If at the end of any given week, you find that you haven’t used half the food you bought for the house or if you often find yourself returning home with items from the shop that you don’t really need, then you may be throwing money down the drain unnecessarily.
Here are a few simple tips to help cut on your weekly shopping costs:
- TAKE TIME TO PLAN
If you have a family, you should plan your family meals for the entire week before you go shopping. Making a menu of everything your family will eat during the week will ensure you buy only the foodstuffs that you need for family meals or for the kids packed lunches.
You can also save by skipping on overpriced processed foods from the supermarket and making certain items at home from scratch.
For example: instead of buying costly processed juices, you can make fresh juice. Instead of making soup from cans or packets bought in supermarkets you can use the vegetables and leftover cuts of meats.
Making a plan will also help you be realistic about the food you buy, preventing wastage.
- MAKE A LIST
Prior to any shopping trip, make a list of what you need and indicate the average prices of each item. This will not only save you time, but it will also allow you to compare different brands and get the best bargains.
Whenever you go shopping without a list, you usually end up buying things that you don’t really need and skipping the essentials.
- ALWAYS CALCULATE SAVINGS BEFORE BUYING
You should always be on the lookout for savings via sales and discounts but be wary of false savings when you buy in bulk.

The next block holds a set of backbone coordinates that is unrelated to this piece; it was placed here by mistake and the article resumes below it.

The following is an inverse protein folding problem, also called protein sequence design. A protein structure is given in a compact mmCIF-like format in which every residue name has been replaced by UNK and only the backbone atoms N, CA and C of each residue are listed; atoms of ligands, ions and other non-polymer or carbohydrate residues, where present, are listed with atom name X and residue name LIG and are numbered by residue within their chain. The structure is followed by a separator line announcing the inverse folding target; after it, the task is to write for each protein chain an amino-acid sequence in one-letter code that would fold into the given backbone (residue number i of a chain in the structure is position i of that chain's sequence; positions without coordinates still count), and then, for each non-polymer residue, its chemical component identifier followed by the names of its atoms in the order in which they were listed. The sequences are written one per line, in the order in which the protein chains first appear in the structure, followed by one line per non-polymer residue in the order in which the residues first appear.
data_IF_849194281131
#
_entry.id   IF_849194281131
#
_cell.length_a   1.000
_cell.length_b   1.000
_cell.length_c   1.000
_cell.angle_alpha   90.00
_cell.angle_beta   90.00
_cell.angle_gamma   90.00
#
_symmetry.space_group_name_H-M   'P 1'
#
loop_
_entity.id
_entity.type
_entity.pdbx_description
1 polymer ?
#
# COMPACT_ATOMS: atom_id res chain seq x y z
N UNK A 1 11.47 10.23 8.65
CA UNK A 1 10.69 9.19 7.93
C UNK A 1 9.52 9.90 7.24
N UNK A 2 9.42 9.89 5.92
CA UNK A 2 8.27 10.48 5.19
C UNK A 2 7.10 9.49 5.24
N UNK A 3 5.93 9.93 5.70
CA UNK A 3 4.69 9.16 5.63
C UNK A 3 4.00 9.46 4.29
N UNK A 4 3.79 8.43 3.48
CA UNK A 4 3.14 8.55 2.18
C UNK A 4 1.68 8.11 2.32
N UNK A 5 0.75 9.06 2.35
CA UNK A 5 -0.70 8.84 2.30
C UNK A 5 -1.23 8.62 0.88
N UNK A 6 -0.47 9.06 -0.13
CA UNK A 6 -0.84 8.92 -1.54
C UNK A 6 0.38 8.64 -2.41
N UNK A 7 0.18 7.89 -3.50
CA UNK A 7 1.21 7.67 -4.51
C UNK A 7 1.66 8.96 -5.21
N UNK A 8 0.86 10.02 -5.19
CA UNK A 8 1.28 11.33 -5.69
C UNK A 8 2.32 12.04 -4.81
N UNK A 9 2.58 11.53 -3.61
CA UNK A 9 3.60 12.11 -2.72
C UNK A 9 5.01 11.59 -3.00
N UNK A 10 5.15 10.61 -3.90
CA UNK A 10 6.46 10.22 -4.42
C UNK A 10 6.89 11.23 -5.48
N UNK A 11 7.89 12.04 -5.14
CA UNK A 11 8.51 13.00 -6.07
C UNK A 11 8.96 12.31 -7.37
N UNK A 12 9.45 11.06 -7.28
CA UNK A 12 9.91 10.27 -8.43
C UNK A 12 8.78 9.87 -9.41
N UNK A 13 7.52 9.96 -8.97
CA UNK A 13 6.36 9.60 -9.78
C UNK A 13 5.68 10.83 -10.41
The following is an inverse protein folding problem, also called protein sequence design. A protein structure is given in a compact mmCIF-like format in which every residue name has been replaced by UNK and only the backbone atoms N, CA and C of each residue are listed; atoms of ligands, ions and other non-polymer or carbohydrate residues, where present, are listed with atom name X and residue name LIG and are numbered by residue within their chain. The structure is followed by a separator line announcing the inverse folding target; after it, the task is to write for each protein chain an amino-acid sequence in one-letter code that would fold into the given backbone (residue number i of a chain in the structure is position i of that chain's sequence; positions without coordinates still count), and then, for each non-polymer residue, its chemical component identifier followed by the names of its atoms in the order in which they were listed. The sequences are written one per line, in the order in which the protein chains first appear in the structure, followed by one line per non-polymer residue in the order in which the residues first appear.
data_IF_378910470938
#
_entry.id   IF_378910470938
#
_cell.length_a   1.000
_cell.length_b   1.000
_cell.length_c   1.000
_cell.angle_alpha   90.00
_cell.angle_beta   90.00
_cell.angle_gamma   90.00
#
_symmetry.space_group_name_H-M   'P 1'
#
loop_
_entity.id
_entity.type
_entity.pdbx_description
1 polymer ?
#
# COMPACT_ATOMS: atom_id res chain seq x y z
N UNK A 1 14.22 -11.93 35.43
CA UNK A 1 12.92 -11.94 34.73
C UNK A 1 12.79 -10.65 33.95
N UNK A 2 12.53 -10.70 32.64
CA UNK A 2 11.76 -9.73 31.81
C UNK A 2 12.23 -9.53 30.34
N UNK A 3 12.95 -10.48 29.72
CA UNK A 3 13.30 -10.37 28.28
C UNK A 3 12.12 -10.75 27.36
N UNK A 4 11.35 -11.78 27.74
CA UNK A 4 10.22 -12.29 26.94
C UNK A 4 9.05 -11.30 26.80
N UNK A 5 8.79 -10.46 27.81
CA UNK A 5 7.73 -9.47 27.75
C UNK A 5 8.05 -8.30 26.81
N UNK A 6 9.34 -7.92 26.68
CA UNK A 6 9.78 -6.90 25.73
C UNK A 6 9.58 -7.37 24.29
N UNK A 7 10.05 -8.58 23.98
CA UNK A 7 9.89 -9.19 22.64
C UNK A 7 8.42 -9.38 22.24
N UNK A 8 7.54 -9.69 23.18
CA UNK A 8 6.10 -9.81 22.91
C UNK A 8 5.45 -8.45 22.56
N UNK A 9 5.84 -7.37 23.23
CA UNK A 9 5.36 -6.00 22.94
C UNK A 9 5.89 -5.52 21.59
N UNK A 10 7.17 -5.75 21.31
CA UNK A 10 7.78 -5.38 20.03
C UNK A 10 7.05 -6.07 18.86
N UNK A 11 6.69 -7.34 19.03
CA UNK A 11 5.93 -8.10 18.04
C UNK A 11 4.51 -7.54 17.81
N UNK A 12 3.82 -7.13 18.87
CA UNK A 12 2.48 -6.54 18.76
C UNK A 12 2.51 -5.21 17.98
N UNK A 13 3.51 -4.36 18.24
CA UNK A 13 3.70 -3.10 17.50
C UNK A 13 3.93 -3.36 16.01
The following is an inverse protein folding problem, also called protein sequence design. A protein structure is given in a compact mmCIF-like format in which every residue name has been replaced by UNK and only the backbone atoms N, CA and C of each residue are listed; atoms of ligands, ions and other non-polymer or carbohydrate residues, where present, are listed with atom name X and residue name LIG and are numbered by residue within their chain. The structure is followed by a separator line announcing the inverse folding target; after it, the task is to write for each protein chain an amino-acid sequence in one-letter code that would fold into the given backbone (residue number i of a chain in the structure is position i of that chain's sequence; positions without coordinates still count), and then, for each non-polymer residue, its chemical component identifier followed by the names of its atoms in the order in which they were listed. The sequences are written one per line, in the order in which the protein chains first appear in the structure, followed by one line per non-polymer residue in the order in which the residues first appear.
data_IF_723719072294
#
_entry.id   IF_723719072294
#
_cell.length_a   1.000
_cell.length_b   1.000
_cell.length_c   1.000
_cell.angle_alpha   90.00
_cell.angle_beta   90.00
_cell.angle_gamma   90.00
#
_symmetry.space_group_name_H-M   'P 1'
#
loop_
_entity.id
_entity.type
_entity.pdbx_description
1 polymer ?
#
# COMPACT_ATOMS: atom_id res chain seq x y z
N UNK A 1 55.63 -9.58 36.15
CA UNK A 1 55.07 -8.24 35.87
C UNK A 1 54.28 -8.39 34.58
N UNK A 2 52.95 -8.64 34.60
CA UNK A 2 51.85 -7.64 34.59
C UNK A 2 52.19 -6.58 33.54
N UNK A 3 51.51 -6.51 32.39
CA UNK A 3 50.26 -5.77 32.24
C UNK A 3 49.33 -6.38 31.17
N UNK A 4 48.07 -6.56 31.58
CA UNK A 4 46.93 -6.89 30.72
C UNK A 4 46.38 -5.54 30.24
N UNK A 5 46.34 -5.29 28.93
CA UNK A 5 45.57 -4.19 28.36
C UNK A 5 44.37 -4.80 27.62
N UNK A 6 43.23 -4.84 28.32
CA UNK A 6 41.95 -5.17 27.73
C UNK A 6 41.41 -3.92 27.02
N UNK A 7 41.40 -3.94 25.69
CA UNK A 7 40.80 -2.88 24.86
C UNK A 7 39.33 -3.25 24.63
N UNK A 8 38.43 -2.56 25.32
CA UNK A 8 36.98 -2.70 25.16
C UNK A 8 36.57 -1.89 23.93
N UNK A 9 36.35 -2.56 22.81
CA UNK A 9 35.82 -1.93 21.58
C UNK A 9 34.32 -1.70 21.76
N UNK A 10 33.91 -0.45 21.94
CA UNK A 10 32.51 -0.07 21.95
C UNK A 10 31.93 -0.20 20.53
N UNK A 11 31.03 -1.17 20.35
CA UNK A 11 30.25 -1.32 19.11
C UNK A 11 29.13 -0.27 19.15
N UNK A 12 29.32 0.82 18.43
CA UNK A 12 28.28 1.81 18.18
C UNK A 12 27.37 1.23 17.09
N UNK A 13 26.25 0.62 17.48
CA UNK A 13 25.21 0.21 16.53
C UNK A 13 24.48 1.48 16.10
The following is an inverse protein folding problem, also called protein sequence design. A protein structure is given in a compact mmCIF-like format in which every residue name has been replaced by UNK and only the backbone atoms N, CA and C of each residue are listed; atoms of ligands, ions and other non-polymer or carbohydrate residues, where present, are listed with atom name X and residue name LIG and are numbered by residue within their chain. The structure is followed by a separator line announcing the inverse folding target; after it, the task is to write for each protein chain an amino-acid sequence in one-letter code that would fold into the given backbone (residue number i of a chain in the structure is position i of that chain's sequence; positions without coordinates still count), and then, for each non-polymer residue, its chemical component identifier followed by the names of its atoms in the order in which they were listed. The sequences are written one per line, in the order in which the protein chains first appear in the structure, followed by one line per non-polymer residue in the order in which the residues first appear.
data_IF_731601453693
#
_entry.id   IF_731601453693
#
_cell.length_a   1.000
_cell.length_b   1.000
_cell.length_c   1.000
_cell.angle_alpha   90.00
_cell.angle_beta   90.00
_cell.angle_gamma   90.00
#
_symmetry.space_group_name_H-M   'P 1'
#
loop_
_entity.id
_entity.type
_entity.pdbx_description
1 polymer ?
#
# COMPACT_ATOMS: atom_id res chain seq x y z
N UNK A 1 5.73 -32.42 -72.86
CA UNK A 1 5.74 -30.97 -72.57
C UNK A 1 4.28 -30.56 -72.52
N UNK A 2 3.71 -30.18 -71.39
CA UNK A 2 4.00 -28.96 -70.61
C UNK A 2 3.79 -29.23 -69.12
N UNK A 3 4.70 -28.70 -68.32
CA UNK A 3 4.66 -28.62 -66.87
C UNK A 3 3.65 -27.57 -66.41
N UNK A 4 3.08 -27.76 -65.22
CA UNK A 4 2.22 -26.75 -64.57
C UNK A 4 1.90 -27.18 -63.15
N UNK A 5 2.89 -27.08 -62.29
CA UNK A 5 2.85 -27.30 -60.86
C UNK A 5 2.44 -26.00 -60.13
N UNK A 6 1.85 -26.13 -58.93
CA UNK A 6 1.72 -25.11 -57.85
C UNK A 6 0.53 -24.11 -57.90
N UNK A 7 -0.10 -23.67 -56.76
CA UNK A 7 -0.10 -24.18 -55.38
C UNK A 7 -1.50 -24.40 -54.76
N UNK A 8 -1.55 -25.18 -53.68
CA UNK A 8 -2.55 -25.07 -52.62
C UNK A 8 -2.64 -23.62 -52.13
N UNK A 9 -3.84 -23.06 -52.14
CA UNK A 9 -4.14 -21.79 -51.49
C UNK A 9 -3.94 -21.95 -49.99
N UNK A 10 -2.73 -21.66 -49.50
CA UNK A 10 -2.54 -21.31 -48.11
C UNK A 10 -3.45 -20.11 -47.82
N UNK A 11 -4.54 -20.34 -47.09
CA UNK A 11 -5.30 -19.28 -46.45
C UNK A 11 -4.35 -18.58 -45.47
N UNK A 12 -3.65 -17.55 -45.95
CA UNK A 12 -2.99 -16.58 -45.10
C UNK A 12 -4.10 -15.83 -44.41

For example, a pack of 4 rolls of the brand of toilet tissue I am loyal to costs 6,000 shillings, while a single roll costs 1,200 shillings.
That means four individual rolls would cost me 4,800 shillings- less than if I bought in bulk. This shows that sometimes bulk purchases don’t help you save at all. It is important to compare prices of individual items when buying in bulk.
- AVOID IMPULSE BUYING
It is only natural to get excited by sale offers like 75% off, 50% off when in actual sense you might not end up wearing the shoes or dress you bought impulsively.
Sales items can’t be returned or exchanged after purchase so it is important to think hard before making any of these purchases.
- SIGN UP FOR LOYALTY CARDS & NEWSLETTERS
When you use loyalty cards, every time you shop you accumulate points that translate into money. This could come in handy on a rainy day or help you cover some costs down the line.
Signing up for these cards usually doesn’t cost anything more than making an inquiry at a customer service desk. Big stores like Woolworths, Capital Shoppers, Nakumatt and Uchumi offer loyalty cards to their customers, but you can also find them in some of the smaller supermarkets.
Leaving your email and contact details is also helpful because they will keep you informed on the upcoming offers so you can save on some items the next time you go shopping.
- BUY IN BULK
Whether you have a large family or not, you can save money if you stock up some items in large quantities. Items like rice, sugar, toilet rolls, pasta and soap are best bought in large quantities.[related_posts]
Forget the supermarket, take a trip to kikuubo and stock up on items that could take you for a whole month, remember whole sale prices are lower than up market retail prices; you will be amazed at how much you will save!
Source, Let’s Talk Money